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Prime-time flamboyance: NBC sanitizes Little Richard's story. Like it had a choice
by Larry Katz

Thursday, February 17, 2000

Little Richard's life story has more than enough wildness and weirdness to make one heckuva movie.

Too much wildness and weirdness for a made-for-TV movie shown by a major network. Or so you'd guess. After all, the story of a fast-living singer with a taste for both men and women and for women's clothes and makeup doesn't exactly qualify as prime-time family-viewing fare.

So give credit to NBC-TV for giving the green light to ``Little Richard,'' a subtly sanitized biography of the underappreciated rock 'n' roll legend that airs Sunday night, Feb 20th, at 9pm on WHDH (Ch. 7).

Substituting innuendo for candor, this is a depiction of a (presumably) bisexual entertainer rendered in a manner that won't upset anyone but the most virulent homophobe. More importantly, it's a well-acted, musically thrilling and rare look at the rock 'n' roll era from a black perspective.

``Little Richard'' was directed by actor Robert Townsend, who looked back at the early days of rock 'n' roll previously in the fictional film ``The Five Heartbeats.'' Recognizable names among the appealing cast include ``Saturday Night Live'' alumnus Garrett Morris as the minister in Richard's childhood church and rap star Warren G. and former Temptation Ali Ollie Woodson as members of Richard's band, the Upsetters.

Fresh from playing David Ruffin in the TV bio of the Temptations, Leon - that's his whole name - has the nearly impossible task of playing the outrageously flamboyant Little Richard Penniman without chewing the scenery. No actor alive could duplicate Richard's manic energy without lapsing into ludicrous caricature.

Wisely, Leon opts for a subtle approach, at least by Little Richard standards. If he doesn't fully capture Richard's goggle-eyed intensity, he does make him believable, a conflicted human being trying to balance his blossoming career with his family, religious convictions and unusual sexual predilections.

``Little Richard'' frames its story as a struggle between sin and salvation. ``You've got to worship God or Satan,'' Richard says in the opening. ``That's the choice.''

But Richard has the devil in him - or so his family thinks. He's shown playing dress-up in his mother's clothes while growing up in Macon, Ga., in the early '40s. His mother (Jenifer Lewis) is understanding, but his hard-case father (Carl Lumbly) is distressed and eventually drives Richard from home.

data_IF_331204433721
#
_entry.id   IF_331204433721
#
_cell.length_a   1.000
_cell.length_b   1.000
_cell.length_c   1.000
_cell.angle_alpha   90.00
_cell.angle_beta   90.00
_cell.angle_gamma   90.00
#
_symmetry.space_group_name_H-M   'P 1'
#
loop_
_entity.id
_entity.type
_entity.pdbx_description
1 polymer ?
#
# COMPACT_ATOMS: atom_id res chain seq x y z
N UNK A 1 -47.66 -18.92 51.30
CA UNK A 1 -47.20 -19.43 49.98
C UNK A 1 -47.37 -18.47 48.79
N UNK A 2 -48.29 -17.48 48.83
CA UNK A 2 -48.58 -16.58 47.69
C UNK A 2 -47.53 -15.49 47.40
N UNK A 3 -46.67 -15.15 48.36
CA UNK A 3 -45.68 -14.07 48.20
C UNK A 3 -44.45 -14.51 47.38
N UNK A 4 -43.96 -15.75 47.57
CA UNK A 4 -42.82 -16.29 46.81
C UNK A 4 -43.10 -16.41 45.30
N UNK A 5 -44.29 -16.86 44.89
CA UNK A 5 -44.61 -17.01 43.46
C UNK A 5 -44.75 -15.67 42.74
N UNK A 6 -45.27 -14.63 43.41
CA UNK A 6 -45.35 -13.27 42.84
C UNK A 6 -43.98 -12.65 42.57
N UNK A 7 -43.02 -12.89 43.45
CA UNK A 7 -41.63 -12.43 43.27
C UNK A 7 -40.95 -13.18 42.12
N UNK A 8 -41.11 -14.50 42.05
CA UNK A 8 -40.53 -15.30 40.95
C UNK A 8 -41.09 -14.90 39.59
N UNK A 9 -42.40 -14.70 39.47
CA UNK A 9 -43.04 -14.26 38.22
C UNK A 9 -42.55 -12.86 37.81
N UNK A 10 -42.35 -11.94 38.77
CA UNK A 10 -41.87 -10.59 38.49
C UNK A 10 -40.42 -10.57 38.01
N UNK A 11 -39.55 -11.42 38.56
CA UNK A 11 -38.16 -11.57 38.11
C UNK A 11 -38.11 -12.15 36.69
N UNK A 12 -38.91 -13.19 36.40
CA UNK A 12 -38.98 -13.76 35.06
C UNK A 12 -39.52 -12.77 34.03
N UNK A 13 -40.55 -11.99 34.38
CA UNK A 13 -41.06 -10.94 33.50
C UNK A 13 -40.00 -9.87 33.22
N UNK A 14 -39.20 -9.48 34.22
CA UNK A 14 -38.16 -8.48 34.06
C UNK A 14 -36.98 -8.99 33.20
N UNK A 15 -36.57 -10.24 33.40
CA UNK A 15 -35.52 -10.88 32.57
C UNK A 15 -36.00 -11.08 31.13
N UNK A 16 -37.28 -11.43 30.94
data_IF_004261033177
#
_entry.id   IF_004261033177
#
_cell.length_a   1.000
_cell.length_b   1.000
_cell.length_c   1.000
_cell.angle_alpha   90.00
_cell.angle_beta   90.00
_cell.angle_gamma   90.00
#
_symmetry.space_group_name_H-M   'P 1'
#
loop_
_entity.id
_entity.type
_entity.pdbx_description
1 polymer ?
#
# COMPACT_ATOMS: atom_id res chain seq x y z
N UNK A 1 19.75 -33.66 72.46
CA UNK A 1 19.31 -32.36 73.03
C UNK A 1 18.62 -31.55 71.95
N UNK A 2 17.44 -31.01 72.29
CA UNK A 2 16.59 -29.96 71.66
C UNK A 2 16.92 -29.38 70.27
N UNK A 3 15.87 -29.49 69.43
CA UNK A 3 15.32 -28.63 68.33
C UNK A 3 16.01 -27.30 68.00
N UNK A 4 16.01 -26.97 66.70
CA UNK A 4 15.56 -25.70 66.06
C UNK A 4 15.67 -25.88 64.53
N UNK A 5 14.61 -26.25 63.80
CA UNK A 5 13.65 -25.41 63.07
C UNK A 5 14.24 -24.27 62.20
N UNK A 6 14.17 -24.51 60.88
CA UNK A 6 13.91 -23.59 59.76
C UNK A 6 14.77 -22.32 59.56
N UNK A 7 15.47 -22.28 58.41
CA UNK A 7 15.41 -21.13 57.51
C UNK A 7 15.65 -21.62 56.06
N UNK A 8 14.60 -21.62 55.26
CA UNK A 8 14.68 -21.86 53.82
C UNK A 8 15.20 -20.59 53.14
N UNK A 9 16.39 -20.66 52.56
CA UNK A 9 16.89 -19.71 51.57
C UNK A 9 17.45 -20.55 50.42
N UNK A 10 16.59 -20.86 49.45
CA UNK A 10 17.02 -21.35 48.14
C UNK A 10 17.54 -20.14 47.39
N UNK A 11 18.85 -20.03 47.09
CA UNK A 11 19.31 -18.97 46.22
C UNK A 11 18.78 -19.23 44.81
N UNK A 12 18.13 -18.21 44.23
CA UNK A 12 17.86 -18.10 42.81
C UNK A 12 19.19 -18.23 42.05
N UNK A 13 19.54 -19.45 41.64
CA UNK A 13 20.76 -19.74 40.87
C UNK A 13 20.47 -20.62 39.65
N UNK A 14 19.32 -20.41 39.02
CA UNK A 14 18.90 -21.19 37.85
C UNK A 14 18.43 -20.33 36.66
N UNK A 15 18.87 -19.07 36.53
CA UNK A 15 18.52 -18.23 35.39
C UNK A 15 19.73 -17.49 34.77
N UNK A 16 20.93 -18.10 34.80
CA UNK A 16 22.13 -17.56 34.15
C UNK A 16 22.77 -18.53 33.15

The fledgling performer finds a succession of show business jobs, starting with a stint performing in drag in Sugarfoot Sam's Vaudeville Show. ``Little Richard'' hits an early peak with these lovingly re-created scenes of the black entertainment world in the Deep South, which culminate with Richard's arrival in New Orleans for his first recording session.

It isn't long before some playful jiving on the piano leads to the creation of Richard's breakthrough hit, ``Tutti Frutti.'' Not only is he a success, he wins the long-sought approval of his father.

Predictably, tragedy strikes his family, which causes Richard to suddenly develop ESP and director Townsend to needlessly move the production into ``The Twilight Zone.'' Or maybe it's his ill-considered bid to compete with ``The X-Files.''

``Little Richard'' gets back on track quickly when the singer is confronted by a new set of problems. Just as he and his music begin blazing across America like a comet, he's undercut by the unexpected arrival of Pat Boone singing woeful, white-bread versions of his songs. Plus Richard has inner demons to face: a rapidly growing ego and those unusual sexual proclivities.

Richard's uncertain sexuality is noted with a wink and a leer. The innocent can accept his relationship with his gorgeous girlfriend Lucille (Tamala Jones) at face value and choose to see a man with a wandering eye and a woman yearning for marriage. The more knowing will take the broad hints offered and see Richard as a homosexual, transvestite and voyeur using his so-called girlfriend as a beard.

Either way, Richard inevitably reaches an early career crisis point. He retires in 1957 and returns to the church, which sets the stage for his 1962 comeback and a feel-good close.

``Little Richard'' was made with the approval of the now-67-year-old Richard, who is credited as its executive producer. But in interviews he's complained about the accuracy of the script and its inferences about a gay sex life he already has admitted to in his own autobiography. Go figure.

But if ``Little Richard'' fudges a few facts and tells more than its subject wants revealed at the moment, more importantly it highlights Richard's role as ``the architect of rock 'n' roll'' - without his blueprint to follow, Elvis wouldn't have had a kingdom. And if it shows him battling problems common to the standard-issue Hollywood celebrity biopic, it also serves as a thoroughly enjoyable reminder that America's greatest artists often start out as outcasts.

Visit the NBC page on the Little Richard movie.

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